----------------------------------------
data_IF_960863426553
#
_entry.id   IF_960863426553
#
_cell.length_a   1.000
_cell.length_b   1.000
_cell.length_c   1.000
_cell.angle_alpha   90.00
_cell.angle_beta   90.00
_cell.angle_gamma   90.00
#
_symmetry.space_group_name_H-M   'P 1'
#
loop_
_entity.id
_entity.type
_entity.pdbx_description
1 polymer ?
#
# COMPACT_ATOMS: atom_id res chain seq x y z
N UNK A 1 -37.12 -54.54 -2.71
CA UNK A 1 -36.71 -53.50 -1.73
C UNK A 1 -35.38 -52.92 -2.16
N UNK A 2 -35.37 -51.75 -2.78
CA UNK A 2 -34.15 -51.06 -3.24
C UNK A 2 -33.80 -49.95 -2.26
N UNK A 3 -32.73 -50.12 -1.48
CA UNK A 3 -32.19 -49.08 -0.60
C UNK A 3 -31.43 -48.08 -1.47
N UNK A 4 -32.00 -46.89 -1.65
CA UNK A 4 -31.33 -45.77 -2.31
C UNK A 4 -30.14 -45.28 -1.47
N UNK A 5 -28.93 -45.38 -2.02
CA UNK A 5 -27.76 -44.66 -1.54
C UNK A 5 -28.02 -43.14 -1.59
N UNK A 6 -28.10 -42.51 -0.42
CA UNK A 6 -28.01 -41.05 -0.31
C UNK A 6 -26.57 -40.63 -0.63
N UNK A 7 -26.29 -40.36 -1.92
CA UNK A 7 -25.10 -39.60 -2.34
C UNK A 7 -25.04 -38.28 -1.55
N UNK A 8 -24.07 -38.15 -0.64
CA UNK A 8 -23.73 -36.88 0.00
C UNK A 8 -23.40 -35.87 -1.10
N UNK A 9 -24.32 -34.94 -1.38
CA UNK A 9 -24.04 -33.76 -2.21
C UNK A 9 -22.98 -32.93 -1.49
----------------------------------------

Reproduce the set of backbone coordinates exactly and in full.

data_IF_960863426553
#
_entry.id   IF_960863426553
#
_cell.length_a   1.000
_cell.length_b   1.000
_cell.length_c   1.000
_cell.angle_alpha   90.00
_cell.angle_beta   90.00
_cell.angle_gamma   90.00
#
_symmetry.space_group_name_H-M   'P 1'
#
loop_
_entity.id
_entity.type
_entity.pdbx_description
1 polymer ?
#
# COMPACT_ATOMS: atom_id res chain seq x y z
N UNK A 1 -37.12 -54.54 -2.71
CA UNK A 1 -36.71 -53.50 -1.73
C UNK A 1 -35.38 -52.92 -2.16
N UNK A 2 -35.37 -51.75 -2.78
CA UNK A 2 -34.15 -51.06 -3.24
C UNK A 2 -33.80 -49.95 -2.26
N UNK A 3 -32.73 -50.12 -1.48
CA UNK A 3 -32.19 -49.08 -0.60
C UNK A 3 -31.43 -48.08 -1.47
N UNK A 4 -32.00 -46.89 -1.65
CA UNK A 4 -31.33 -45.77 -2.31
C UNK A 4 -30.14 -45.28 -1.47
N UNK A 5 -28.93 -45.38 -2.02
CA UNK A 5 -27.76 -44.66 -1.54
C UNK A 5 -28.02 -43.14 -1.59
N UNK A 6 -28.10 -42.51 -0.42
CA UNK A 6 -28.01 -41.05 -0.31
C UNK A 6 -26.57 -40.63 -0.63
N UNK A 7 -26.29 -40.36 -1.92
CA UNK A 7 -25.10 -39.60 -2.34
C UNK A 7 -25.04 -38.28 -1.55
N UNK A 8 -24.07 -38.15 -0.64
CA UNK A 8 -23.73 -36.88 0.00
C UNK A 8 -23.40 -35.87 -1.10
N UNK A 9 -24.32 -34.94 -1.38
CA UNK A 9 -24.04 -33.76 -2.21
C UNK A 9 -22.98 -32.93 -1.49